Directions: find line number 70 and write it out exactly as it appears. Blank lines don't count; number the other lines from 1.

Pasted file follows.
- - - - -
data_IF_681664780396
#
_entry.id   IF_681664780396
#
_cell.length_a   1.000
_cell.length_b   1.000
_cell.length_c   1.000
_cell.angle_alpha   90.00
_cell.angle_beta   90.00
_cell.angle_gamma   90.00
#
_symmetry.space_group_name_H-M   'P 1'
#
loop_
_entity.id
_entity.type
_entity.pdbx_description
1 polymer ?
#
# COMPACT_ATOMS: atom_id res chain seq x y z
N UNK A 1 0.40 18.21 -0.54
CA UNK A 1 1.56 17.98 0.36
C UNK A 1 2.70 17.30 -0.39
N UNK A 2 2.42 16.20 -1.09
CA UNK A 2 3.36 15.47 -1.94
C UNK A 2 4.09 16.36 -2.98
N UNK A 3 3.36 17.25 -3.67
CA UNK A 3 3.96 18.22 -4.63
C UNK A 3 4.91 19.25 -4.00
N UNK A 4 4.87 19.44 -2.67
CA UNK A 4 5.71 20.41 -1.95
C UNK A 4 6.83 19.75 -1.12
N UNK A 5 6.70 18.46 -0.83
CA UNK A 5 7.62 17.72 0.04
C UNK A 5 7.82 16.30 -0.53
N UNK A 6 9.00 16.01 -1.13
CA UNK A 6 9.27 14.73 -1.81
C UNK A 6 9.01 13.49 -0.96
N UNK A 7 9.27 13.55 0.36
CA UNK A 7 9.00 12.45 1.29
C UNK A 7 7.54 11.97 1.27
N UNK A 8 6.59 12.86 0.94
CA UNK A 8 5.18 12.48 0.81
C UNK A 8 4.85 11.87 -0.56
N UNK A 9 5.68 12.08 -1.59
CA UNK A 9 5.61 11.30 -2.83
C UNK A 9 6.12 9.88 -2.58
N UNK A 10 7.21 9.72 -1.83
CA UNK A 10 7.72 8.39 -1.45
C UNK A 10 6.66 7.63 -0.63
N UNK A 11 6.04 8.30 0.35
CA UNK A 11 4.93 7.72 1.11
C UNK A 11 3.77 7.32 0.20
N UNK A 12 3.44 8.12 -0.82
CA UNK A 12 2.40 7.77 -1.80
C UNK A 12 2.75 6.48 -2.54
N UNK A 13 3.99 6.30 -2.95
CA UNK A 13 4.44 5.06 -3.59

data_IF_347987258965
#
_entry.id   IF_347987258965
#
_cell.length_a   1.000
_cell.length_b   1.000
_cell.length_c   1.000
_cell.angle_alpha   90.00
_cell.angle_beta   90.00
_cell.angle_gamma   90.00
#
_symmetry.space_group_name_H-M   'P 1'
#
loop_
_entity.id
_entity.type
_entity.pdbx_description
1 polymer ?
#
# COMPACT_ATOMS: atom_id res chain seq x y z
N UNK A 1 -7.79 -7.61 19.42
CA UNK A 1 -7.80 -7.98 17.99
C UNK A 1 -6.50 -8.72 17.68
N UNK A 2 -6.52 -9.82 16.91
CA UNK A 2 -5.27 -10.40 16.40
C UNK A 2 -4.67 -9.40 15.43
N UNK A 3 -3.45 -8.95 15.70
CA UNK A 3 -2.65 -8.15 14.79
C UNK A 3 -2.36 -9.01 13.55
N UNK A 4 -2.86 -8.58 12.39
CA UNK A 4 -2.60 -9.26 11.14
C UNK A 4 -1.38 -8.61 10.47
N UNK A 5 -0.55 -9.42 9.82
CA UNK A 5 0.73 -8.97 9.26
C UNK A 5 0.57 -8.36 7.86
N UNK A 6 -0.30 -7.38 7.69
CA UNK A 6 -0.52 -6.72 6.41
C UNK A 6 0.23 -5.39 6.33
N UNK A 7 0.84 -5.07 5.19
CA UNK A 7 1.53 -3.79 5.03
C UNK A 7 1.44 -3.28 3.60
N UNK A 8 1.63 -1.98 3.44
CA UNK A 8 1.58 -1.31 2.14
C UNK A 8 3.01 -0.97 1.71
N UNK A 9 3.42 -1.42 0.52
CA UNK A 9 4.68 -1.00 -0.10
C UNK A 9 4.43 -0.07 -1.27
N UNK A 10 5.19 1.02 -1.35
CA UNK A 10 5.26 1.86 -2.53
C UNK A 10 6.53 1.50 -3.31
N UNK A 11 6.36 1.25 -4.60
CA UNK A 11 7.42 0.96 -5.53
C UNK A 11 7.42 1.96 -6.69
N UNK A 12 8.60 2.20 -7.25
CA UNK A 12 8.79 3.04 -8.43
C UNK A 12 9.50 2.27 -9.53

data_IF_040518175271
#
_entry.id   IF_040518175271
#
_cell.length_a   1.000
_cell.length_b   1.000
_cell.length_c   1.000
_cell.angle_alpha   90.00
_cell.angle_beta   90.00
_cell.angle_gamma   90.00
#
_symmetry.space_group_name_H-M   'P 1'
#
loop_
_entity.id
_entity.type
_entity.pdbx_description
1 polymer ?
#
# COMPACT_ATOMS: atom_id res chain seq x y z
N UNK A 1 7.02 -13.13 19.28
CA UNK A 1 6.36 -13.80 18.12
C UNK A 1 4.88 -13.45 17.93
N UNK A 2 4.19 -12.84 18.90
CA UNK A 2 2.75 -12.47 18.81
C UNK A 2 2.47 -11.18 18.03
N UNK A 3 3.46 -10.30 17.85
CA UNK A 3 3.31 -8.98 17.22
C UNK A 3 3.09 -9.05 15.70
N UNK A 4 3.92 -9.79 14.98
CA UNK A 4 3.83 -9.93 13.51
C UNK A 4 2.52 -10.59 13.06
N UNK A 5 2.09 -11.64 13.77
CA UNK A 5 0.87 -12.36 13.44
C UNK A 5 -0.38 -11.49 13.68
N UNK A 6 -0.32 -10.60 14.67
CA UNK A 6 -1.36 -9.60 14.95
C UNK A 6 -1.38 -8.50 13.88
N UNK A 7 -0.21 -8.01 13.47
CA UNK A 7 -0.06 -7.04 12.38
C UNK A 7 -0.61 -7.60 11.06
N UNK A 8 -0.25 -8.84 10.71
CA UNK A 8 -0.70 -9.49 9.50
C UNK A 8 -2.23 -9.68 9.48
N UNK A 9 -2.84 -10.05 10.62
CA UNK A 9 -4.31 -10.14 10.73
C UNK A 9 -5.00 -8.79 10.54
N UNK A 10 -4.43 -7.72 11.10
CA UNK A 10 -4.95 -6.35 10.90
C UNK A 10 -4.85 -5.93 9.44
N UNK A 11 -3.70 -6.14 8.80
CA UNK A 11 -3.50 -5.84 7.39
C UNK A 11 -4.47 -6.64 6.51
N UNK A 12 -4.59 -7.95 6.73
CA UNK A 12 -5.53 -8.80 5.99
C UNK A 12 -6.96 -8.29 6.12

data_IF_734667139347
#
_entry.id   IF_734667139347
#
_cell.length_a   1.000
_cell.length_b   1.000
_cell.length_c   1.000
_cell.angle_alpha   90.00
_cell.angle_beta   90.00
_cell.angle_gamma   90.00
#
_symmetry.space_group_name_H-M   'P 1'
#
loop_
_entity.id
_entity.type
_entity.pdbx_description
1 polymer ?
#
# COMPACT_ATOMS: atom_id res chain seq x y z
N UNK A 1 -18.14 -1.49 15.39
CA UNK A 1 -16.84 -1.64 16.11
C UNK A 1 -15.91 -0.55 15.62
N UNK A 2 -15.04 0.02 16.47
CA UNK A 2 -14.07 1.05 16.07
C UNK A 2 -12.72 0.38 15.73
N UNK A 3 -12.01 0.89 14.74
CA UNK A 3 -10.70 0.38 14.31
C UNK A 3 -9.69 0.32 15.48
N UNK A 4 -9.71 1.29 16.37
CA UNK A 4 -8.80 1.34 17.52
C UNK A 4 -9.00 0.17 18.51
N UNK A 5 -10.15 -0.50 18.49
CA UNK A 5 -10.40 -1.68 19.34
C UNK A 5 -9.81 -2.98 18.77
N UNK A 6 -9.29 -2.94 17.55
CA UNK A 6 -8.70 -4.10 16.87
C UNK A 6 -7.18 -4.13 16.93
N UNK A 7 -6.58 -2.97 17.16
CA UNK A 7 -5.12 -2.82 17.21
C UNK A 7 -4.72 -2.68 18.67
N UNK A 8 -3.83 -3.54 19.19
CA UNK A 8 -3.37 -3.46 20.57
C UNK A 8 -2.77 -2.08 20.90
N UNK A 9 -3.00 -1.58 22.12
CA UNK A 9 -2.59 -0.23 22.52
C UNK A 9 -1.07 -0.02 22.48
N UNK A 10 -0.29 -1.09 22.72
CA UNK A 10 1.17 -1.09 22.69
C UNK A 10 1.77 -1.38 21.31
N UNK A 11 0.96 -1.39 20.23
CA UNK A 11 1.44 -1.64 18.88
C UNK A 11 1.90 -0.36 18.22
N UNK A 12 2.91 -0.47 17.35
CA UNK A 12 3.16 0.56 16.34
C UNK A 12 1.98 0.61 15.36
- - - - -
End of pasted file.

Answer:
_symmetry.space_group_name_H-M   'P 1'